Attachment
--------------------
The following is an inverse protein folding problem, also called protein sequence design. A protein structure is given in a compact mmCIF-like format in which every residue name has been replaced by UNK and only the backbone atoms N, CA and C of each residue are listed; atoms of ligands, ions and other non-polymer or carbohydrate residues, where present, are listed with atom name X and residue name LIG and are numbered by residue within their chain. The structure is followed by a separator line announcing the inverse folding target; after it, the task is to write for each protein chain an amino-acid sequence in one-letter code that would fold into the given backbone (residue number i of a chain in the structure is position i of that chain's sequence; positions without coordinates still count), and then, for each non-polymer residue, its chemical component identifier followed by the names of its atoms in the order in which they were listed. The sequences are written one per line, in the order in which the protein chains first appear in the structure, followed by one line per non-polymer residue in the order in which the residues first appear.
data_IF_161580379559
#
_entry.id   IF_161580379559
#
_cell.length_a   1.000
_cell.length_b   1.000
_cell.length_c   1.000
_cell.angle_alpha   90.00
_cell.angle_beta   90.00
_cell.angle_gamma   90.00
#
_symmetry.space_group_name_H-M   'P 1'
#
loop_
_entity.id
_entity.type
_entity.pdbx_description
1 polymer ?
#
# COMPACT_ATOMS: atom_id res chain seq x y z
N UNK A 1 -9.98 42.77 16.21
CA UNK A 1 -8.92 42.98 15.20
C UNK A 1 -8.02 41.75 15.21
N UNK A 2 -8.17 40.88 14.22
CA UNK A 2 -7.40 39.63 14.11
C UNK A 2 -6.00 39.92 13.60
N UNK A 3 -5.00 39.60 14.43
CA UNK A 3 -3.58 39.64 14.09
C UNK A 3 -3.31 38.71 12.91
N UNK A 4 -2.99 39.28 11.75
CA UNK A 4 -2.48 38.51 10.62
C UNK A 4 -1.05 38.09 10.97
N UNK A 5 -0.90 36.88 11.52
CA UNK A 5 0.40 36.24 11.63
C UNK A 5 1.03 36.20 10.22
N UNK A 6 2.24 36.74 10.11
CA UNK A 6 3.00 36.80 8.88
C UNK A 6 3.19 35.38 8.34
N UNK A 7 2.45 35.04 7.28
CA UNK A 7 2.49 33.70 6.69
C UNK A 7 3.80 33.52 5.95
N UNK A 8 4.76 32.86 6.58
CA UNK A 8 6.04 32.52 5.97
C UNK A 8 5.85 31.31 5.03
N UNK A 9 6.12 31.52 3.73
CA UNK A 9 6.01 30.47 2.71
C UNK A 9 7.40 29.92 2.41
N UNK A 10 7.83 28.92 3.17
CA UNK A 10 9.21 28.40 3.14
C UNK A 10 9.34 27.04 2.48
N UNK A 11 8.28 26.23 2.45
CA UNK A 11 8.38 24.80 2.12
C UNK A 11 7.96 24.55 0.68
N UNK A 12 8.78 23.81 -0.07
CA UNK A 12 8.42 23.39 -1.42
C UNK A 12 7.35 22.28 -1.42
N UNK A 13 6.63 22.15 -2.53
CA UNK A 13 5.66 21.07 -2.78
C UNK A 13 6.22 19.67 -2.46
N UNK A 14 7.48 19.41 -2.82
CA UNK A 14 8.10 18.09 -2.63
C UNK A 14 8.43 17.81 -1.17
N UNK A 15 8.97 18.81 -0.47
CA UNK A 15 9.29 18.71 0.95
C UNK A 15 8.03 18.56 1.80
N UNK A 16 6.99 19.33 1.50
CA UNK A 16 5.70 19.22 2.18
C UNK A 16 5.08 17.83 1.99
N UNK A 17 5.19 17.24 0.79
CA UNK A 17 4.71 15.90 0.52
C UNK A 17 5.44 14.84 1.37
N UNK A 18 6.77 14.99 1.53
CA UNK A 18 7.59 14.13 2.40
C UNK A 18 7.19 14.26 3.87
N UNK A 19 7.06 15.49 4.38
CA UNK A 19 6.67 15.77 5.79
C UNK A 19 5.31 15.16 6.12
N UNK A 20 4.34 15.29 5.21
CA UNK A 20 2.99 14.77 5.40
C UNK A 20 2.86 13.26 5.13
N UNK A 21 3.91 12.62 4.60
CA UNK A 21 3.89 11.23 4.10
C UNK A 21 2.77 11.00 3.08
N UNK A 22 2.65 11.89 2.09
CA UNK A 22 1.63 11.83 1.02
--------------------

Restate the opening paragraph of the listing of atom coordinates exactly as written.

The following is an inverse protein folding problem, also called protein sequence design. A protein structure is given in a compact mmCIF-like format in which every residue name has been replaced by UNK and only the backbone atoms N, CA and C of each residue are listed; atoms of ligands, ions and other non-polymer or carbohydrate residues, where present, are listed with atom name X and residue name LIG and are numbered by residue within their chain. The structure is followed by a separator line announcing the inverse folding target; after it, the task is to write for each protein chain an amino-acid sequence in one-letter code that would fold into the given backbone (residue number i of a chain in the structure is position i of that chain's sequence; positions without coordinates still count), and then, for each non-polymer residue, its chemical component identifier followed by the names of its atoms in the order in which they were listed. The sequences are written one per line, in the order in which the protein chains first appear in the structure, followed by one line per non-polymer residue in the order in which the residues first appear.